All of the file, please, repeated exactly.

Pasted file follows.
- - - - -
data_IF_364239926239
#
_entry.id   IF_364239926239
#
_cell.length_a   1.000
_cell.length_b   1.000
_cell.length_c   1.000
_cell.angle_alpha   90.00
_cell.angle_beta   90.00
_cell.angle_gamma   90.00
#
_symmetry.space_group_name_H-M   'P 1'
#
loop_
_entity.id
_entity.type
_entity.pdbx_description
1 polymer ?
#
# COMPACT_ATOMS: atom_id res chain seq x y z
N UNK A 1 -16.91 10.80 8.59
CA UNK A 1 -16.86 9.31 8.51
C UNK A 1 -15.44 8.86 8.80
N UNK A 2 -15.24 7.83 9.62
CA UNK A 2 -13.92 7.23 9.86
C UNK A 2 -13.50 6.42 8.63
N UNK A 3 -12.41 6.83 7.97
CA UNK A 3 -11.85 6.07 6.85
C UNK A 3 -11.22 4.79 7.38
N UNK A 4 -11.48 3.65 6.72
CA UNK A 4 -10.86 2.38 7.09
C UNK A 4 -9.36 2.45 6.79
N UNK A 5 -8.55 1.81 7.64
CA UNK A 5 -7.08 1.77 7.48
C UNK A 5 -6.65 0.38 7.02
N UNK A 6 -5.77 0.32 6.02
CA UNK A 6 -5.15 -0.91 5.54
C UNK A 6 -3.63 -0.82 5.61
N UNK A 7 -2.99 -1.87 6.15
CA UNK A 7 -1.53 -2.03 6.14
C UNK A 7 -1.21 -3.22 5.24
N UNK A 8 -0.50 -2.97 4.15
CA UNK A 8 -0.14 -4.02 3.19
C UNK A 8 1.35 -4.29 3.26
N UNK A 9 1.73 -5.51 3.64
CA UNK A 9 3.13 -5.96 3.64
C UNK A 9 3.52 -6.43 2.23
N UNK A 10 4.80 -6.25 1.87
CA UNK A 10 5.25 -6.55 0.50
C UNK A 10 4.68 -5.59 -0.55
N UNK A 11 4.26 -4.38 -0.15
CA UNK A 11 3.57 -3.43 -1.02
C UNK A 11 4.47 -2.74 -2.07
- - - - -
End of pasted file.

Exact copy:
data_IF_364239926239
#
_entry.id   IF_364239926239
#
_cell.length_a   1.000
_cell.length_b   1.000
_cell.length_c   1.000
_cell.angle_alpha   90.00
_cell.angle_beta   90.00
_cell.angle_gamma   90.00
#
_symmetry.space_group_name_H-M   'P 1'
#
loop_
_entity.id
_entity.type
_entity.pdbx_description
1 polymer ?
#
# COMPACT_ATOMS: atom_id res chain seq x y z
N UNK A 1 -16.91 10.80 8.59
CA UNK A 1 -16.86 9.31 8.51
C UNK A 1 -15.44 8.86 8.80
N UNK A 2 -15.24 7.83 9.62
CA UNK A 2 -13.92 7.23 9.86
C UNK A 2 -13.50 6.42 8.63
N UNK A 3 -12.41 6.83 7.97
CA UNK A 3 -11.85 6.07 6.85
C UNK A 3 -11.22 4.79 7.38
N UNK A 4 -11.48 3.65 6.72
CA UNK A 4 -10.86 2.38 7.09
C UNK A 4 -9.36 2.45 6.79
N UNK A 5 -8.55 1.81 7.64
CA UNK A 5 -7.08 1.77 7.48
C UNK A 5 -6.65 0.38 7.02
N UNK A 6 -5.77 0.32 6.02
CA UNK A 6 -5.15 -0.91 5.54
C UNK A 6 -3.63 -0.82 5.61
N UNK A 7 -2.99 -1.87 6.15
CA UNK A 7 -1.53 -2.03 6.14
C UNK A 7 -1.21 -3.22 5.24
N UNK A 8 -0.50 -2.97 4.15
CA UNK A 8 -0.14 -4.02 3.19
C UNK A 8 1.35 -4.29 3.26
N UNK A 9 1.73 -5.51 3.64
CA UNK A 9 3.13 -5.96 3.64
C UNK A 9 3.52 -6.43 2.23
N UNK A 10 4.80 -6.25 1.87
CA UNK A 10 5.25 -6.55 0.50
C UNK A 10 4.68 -5.59 -0.55
N UNK A 11 4.26 -4.38 -0.15
CA UNK A 11 3.57 -3.43 -1.02
C UNK A 11 4.47 -2.74 -2.07